Wimbledon final the acid test for Becker

The jury is still out on whether Boris Becker has brought anything extra to the table for Novak Djokovic.


But the world No.1 is backing Becker all the way as he attempts to join his co-coach as a three-times Wimbledon champion with victory over Roger Federer in Sunday’s final at the All England Club.

Many consider Djokovic and Becker to be the odd couple of world tennis; the gluten-free and top-ranked Serb a picture of health, an ironman of the game, and the bloated and hobbling Becker a shadow of his former self.

Djokovic, who also continues to lean on lifelong mentor Marian Vajda, added Becker to his coaching team at the end of the 2013, hoping the six-times major winner would provide a grand slam mental edge.

The Serb had won six of his dozen major final appearances – a 50 per cent strike rate – before turning to Becker, whose only four grand slam finals defeats, quite tellingly, came at the All England Club.

And despite making five of the past seven grand slam finals, Djokovic has only managed to win two with Becker by his side.

Worse still, his shock loss as a heavy favourite against Stan Wawrinka in last month’s French Open final denied the world No.1 a coveted career grand slam.

But even after Becker’s clumsy pre-tournament remarks forced Djokovic to defend himself against allegations of courtside coaching, the 28-year-old Serb remains steadfastly loyal.

“It’s just the connection, the link between the two of us. There has to be that kind of chemistry,” Djokovic said.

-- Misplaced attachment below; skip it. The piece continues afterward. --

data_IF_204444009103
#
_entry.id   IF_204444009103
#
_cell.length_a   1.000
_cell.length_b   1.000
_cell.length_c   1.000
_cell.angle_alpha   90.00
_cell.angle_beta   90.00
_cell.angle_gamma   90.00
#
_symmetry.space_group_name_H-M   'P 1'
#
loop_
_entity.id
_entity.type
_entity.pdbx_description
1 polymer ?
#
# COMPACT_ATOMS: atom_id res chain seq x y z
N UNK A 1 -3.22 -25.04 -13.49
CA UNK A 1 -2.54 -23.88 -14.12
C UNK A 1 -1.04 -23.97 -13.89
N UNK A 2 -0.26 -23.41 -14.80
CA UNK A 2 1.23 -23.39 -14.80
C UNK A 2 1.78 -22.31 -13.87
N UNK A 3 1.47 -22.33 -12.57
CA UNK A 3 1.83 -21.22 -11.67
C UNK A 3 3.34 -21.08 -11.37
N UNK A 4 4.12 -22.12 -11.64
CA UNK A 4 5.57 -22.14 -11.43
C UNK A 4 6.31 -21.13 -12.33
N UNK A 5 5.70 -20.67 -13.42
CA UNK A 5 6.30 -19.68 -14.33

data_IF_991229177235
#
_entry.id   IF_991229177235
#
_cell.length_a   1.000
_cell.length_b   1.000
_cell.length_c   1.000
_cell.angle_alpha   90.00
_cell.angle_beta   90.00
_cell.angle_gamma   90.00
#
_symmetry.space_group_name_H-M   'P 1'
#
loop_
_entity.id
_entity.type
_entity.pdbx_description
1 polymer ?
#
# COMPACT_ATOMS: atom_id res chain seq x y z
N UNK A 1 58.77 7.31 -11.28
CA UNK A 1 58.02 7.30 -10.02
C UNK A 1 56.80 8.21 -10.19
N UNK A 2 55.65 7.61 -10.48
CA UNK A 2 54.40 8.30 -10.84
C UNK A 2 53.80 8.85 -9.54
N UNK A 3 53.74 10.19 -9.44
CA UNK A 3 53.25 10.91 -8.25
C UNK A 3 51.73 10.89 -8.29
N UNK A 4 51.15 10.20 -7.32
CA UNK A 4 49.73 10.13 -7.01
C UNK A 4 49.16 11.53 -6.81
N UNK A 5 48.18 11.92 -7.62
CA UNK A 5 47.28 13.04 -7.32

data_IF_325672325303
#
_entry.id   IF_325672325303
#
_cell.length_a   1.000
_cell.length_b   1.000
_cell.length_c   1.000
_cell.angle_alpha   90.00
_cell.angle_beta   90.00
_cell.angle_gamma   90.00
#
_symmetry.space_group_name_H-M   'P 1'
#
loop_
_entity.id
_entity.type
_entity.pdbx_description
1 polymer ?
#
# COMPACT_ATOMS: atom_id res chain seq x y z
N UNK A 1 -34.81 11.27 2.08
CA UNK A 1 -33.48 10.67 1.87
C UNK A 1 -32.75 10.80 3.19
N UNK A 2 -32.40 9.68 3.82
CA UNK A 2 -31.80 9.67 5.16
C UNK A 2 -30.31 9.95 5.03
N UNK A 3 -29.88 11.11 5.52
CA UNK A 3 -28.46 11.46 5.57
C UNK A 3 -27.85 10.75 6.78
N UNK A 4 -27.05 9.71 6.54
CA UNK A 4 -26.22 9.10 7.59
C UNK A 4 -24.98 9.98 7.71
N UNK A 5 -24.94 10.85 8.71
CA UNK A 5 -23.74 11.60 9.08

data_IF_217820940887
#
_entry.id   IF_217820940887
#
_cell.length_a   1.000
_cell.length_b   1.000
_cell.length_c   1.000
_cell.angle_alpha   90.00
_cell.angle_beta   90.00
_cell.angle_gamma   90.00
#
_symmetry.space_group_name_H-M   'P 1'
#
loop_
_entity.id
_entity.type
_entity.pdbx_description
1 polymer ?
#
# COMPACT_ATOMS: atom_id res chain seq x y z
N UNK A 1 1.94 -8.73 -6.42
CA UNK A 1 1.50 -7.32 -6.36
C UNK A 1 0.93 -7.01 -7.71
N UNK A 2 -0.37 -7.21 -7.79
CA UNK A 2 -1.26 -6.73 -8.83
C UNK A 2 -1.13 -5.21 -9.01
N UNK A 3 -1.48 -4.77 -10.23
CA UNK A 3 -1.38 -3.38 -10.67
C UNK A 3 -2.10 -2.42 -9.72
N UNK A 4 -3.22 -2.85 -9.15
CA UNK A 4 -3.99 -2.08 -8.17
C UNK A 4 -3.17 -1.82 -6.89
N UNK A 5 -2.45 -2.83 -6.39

“We are a team. We do this together, even though I’m an individual athlete on the court and by myself, trying to win the matches.

“We have put ourselves in a position to fight for another grand slam trophy.”

If ever Becker is to prove his worth, the difference, it will be on Sunday when Djokovic takes on a fierce rival trying to win a record eighth Wimbledon crown.

Federer shades Djokovic 20-19 in career encounters, with the pair splitting their 1 previous grand slam matches.

“It’s about the mental approach, I think, especially when you’re in the big tournaments and you’re facing different adversities in the later stages of grand slams when things are getting tougher from every point of view,” Djokovic said.

“It’s where I think his contribution is the biggest to me and to the team.

“Ever since he came to our team last year, obviously for me, it’s a pleasure to have a legend of our sport next to me who is mentoring me and is giving me advices to be better.”

Another loss, though, and it would be hard to say Becker has made Djokovic better.